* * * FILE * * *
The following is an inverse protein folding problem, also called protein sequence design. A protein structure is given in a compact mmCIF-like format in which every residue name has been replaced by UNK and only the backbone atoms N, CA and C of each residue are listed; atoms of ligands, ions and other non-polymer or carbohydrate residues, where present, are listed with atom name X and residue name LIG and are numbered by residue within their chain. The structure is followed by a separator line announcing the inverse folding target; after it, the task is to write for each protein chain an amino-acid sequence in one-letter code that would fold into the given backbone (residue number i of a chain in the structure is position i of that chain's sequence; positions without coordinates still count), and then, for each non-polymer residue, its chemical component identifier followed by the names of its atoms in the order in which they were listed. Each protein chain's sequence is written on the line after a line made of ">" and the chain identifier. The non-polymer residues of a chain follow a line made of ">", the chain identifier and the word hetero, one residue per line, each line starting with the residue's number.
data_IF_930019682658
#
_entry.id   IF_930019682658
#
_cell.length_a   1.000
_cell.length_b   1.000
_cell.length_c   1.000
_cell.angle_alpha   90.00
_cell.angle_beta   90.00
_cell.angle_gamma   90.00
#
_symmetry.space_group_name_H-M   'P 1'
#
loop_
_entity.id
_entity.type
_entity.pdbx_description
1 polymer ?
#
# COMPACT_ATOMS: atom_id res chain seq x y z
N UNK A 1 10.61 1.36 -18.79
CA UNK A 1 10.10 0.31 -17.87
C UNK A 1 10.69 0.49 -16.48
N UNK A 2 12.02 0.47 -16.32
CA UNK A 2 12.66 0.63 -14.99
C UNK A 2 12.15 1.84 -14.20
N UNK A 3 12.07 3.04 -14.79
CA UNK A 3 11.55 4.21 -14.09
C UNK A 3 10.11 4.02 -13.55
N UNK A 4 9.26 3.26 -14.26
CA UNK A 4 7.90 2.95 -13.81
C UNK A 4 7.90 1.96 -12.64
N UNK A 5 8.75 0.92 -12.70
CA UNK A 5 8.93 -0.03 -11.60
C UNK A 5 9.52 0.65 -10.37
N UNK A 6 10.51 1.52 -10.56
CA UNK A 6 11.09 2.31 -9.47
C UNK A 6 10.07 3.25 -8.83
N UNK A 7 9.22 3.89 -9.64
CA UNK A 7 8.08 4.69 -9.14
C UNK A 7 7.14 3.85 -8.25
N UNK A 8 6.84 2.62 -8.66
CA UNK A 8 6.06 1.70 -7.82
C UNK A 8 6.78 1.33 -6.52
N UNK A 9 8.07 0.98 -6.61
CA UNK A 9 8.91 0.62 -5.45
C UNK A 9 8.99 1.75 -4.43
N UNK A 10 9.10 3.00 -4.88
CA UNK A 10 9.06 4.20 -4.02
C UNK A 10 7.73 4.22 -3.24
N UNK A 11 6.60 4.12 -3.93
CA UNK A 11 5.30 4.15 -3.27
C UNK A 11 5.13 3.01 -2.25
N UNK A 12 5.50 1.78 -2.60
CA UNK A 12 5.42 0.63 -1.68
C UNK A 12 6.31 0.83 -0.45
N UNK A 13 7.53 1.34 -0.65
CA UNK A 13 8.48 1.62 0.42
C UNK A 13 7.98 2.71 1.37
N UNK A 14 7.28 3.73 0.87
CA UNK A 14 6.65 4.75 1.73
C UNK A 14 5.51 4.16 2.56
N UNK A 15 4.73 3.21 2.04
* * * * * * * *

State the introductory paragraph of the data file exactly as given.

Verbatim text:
The following is an inverse protein folding problem, also called protein sequence design. A protein structure is given in a compact mmCIF-like format in which every residue name has been replaced by UNK and only the backbone atoms N, CA and C of each residue are listed; atoms of ligands, ions and other non-polymer or carbohydrate residues, where present, are listed with atom name X and residue name LIG and are numbered by residue within their chain. The structure is followed by a separator line announcing the inverse folding target; after it, the task is to write for each protein chain an amino-acid sequence in one-letter code that would fold into the given backbone (residue number i of a chain in the structure is position i of that chain's sequence; positions without coordinates still count), and then, for each non-polymer residue, its chemical component identifier followed by the names of its atoms in the order in which they were listed. Each protein chain's sequence is written on the line after a line made of ">" and the chain identifier. The non-polymer residues of a chain follow a line made of ">", the chain identifier and the word hetero, one residue per line, each line starting with the residue's number.